As for Trump, his ignorance is appalling but not the least bit surprising. He and his fellow Republicans though are exacerbating their problems, not helping to solve them.

The Thinker

Is Trump a racist? Is the pope Catholic?

You can get thousands of miles from the United States and still not quite leave it. Such is the case here on the cruise ship MS Westerdam. As I write this (Tuesday) it is making its way toward Baja California for one last port of call before our cruise ends Saturday at San Diego. Excerpts of the New York Times are provided at various places on the ship, and if so inclined you can also watch a few American news channels like Fox News and MSNBC in your stateroom. You can also read the New York Times online at no extra charge.

In any event, while at sea I am informed enough about American politics to understand that things are just as fouled up as they were when we left the States on January 5th. Trump continues to bumble his way through his so-called presidency, now approaching the one year mark. I was actually watching MSNBC when his remarks about “shithole countries” first made news. The news cycle has pretty much stayed in this track since. As usual Trump keeps changing his mind about his remarks. At first he seemed not to dispute them, then said the exact words were not correct, then decided he never said them at all all while carrying out policies that do their best to bar people from these types of countries. Lately, the line is he used “shithouse” rather than “shithole.” More amusingly, yesterday he decided that no one was less of a racist than he was, remarks made on Martin Luther King’s birthday. Trump celebrated the holiday by playing golf and of course doing nothing that resembled performing community service. You can see where his real values lie.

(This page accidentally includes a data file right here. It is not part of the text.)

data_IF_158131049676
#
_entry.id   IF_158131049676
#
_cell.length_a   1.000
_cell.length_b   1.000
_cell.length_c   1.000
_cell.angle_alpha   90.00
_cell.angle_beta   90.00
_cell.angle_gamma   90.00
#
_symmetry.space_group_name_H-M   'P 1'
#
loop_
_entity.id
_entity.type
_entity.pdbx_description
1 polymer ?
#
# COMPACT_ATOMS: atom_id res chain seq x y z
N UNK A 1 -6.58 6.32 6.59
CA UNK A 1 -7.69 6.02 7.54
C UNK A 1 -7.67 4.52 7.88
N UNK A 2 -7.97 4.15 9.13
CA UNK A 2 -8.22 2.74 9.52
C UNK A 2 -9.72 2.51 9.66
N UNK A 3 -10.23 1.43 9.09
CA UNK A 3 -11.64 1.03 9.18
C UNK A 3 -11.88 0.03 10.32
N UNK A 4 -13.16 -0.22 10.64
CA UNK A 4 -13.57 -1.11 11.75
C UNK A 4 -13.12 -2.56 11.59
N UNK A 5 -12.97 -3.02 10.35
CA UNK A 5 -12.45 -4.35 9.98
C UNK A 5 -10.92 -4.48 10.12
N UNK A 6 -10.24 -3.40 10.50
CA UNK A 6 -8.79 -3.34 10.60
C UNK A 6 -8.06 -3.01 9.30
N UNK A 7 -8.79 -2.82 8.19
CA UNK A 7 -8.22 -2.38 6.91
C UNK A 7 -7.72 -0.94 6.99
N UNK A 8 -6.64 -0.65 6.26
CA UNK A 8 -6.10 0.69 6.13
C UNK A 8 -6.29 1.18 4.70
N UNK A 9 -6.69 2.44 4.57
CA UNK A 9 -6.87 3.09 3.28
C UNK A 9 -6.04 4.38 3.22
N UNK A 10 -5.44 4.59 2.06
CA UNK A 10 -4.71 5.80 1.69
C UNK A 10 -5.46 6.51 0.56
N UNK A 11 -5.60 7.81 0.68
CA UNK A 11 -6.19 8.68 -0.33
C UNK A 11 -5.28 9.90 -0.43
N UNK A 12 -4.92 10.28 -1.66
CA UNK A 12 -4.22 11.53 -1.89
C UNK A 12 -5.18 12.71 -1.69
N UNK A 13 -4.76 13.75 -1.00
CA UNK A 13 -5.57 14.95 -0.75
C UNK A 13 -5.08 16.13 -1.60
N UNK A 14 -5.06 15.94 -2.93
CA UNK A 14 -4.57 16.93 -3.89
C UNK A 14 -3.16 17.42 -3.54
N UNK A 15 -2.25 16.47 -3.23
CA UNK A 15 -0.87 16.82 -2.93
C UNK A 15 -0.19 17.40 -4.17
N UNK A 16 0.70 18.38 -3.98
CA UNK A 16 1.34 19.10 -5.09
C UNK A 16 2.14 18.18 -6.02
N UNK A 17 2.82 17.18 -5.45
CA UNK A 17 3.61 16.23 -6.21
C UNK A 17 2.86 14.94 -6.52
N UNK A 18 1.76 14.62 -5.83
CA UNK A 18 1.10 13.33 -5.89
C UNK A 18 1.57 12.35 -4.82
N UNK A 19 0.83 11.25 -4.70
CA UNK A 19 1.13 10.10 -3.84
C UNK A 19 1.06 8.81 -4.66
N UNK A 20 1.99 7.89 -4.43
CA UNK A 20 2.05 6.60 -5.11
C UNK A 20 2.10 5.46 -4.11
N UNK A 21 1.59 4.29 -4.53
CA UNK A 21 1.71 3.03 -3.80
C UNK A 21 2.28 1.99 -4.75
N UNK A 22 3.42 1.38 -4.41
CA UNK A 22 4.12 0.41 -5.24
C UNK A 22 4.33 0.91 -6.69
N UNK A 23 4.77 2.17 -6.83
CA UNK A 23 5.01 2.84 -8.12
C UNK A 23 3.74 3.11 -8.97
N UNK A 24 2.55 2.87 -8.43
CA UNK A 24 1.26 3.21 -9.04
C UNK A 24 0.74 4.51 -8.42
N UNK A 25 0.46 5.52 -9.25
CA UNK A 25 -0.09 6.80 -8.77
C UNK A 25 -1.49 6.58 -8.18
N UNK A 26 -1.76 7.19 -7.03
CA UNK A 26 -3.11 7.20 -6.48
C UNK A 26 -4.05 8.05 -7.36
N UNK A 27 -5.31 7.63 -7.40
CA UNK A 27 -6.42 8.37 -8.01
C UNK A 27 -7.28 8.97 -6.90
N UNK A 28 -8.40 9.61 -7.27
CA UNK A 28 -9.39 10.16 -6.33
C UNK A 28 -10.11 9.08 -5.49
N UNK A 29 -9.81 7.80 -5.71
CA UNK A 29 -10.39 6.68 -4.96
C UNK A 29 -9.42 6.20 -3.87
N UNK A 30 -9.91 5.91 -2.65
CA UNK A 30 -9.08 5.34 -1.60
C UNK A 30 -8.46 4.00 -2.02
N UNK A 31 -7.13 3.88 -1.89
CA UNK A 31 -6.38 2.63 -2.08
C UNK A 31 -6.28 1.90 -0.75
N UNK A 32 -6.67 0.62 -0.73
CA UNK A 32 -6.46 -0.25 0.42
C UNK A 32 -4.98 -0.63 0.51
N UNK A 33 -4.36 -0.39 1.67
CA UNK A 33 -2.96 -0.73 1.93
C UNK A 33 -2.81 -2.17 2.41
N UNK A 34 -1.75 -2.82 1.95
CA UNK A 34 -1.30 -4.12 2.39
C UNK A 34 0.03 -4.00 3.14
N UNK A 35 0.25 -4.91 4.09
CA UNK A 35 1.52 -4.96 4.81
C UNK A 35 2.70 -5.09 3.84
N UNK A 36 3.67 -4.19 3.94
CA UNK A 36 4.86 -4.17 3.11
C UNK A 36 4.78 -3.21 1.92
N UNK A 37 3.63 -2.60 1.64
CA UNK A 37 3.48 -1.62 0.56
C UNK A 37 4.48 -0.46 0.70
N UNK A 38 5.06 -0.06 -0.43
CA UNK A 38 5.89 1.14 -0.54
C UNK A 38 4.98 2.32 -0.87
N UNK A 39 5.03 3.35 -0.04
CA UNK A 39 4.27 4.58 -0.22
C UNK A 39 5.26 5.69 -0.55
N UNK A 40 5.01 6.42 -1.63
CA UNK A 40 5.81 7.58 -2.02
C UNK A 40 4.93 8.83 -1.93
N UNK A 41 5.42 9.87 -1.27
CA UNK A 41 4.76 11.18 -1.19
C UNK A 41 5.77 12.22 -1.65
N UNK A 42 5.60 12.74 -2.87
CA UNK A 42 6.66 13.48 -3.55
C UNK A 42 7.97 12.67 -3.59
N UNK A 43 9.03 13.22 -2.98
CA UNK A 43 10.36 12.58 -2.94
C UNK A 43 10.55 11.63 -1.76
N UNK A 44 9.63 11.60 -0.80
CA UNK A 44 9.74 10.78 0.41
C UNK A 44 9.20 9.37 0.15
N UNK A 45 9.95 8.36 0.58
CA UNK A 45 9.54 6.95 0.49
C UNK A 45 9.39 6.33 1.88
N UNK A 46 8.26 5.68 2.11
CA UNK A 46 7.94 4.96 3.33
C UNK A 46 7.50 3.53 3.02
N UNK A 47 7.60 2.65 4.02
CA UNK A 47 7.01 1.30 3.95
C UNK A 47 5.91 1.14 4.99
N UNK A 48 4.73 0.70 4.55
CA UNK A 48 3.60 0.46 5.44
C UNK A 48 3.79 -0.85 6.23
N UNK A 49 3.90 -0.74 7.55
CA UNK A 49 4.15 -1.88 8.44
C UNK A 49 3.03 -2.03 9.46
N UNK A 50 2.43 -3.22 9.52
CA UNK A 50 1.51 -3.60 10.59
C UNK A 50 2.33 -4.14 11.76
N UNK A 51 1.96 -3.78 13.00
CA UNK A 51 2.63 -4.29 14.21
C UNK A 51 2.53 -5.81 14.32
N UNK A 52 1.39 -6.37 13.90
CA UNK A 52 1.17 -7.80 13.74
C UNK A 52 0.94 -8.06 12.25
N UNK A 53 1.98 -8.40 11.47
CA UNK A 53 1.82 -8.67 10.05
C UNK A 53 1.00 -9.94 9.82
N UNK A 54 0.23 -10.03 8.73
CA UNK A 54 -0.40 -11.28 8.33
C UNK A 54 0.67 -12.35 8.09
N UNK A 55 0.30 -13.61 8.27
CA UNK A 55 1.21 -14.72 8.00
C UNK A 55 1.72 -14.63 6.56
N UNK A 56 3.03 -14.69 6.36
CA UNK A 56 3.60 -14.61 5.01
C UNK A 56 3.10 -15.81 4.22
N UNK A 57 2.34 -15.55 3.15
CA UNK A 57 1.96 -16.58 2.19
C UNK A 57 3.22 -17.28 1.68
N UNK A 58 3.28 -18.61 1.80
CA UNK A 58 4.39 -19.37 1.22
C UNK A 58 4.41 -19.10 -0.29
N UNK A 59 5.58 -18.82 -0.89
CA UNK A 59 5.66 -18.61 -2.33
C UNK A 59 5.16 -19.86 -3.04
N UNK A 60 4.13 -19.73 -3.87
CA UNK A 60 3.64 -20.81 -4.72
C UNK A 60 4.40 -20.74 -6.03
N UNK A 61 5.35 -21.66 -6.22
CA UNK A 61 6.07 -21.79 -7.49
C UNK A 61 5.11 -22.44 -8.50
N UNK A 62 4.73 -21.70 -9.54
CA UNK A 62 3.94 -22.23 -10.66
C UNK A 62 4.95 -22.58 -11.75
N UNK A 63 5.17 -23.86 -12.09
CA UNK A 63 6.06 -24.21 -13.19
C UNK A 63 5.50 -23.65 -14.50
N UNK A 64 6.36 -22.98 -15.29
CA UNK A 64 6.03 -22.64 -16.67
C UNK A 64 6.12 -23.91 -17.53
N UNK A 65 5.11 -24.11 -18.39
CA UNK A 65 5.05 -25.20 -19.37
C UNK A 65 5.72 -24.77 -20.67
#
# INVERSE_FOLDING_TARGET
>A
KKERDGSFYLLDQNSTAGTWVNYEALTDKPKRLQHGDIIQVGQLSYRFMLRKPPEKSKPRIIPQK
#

It really doesn’t matter if Trump uttered these words or not. It sounds like something he would say because he has said things like this over and over again. Why would anyone believe otherwise? That’s why when I heard them I said, “Why is this news?” He based his campaign on racism. During it he explicitly criticized a Hispanic American judge because he believed due to his enthnicity he could not be unbiased adjudicating a case against him. Now somehow the “shithole” remark suddenly proved he was a racist as if there was some doubt before? When he’s obviously been a racist all of his life? He’s just taking after his father who was arrested in the 1920s at a KKK rally in Queens, New York.